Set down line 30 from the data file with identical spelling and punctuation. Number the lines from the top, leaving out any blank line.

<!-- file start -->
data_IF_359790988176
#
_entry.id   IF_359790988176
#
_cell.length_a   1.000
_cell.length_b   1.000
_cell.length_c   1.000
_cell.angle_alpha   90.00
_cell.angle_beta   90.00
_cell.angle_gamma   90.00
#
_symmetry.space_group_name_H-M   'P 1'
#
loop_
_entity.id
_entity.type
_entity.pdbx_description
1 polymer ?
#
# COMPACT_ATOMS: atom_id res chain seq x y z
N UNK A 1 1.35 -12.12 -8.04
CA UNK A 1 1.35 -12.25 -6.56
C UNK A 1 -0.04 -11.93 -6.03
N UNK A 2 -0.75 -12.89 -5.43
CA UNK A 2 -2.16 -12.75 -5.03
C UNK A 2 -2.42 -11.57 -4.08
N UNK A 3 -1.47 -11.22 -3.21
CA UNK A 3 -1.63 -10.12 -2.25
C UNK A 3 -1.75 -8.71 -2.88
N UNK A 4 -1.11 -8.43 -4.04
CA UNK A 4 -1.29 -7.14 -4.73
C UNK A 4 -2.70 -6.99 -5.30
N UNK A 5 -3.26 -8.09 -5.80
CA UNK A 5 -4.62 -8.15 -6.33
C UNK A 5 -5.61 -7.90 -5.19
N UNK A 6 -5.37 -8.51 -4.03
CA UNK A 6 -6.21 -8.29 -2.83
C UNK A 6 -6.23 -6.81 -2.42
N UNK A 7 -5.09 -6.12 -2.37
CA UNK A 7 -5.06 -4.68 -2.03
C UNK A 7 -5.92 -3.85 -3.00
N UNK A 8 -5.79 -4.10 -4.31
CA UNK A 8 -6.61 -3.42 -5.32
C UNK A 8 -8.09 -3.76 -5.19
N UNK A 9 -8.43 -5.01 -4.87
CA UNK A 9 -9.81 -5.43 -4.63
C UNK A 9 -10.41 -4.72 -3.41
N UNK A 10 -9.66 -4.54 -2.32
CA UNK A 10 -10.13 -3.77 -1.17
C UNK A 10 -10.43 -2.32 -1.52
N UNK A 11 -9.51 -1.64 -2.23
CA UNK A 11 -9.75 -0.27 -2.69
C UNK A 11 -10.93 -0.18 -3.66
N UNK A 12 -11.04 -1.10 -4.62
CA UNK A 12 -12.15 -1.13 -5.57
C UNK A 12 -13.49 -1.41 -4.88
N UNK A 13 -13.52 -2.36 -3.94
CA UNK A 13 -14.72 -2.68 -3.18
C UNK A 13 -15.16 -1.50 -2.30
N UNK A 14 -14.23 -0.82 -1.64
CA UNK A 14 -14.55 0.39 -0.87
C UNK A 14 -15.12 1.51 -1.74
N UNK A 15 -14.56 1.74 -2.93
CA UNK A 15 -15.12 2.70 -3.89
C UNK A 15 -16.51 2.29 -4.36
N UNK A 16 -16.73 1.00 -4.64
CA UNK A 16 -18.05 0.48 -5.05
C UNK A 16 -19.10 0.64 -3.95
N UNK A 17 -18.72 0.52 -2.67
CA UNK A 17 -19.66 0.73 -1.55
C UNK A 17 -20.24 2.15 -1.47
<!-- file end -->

N UNK A 4 -1.11 -8.43 -4.04